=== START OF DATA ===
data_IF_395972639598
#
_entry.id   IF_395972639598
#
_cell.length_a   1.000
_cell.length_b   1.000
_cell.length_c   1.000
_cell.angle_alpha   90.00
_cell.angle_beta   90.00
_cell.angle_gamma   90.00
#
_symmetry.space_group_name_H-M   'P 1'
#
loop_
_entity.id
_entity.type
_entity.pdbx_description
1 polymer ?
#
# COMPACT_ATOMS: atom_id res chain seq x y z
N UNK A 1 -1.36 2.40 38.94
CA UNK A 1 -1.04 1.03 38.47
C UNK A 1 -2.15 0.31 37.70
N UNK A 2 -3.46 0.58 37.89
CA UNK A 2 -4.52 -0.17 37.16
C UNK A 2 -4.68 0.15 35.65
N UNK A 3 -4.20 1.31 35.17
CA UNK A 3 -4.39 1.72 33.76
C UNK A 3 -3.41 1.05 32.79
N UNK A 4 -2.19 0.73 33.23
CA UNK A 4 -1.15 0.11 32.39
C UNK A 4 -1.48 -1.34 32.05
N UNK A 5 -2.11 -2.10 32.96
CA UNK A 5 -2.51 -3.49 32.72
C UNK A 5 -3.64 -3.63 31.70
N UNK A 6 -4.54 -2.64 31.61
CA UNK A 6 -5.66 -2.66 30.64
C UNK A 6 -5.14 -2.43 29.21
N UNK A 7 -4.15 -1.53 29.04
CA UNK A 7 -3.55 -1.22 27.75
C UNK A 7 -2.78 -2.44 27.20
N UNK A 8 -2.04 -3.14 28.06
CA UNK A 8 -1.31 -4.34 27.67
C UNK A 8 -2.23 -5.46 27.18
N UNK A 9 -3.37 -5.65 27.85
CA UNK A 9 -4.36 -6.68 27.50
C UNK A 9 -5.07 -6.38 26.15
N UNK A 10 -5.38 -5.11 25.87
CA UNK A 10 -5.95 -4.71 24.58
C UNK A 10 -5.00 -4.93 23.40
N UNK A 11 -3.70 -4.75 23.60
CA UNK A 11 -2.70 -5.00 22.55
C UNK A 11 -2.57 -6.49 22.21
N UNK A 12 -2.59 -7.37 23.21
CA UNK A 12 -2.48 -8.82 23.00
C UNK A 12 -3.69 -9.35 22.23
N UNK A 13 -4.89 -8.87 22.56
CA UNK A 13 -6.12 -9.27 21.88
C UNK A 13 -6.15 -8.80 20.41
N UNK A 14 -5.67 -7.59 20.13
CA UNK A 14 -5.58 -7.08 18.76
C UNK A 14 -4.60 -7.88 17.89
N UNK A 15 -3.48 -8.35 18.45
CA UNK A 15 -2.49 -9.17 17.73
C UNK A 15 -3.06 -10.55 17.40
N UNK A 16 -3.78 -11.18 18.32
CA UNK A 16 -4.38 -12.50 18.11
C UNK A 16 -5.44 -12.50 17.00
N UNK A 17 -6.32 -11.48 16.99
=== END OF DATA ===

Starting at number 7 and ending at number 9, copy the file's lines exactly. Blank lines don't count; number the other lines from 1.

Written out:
_cell.length_c   1.000
_cell.angle_alpha   90.00
_cell.angle_beta   90.00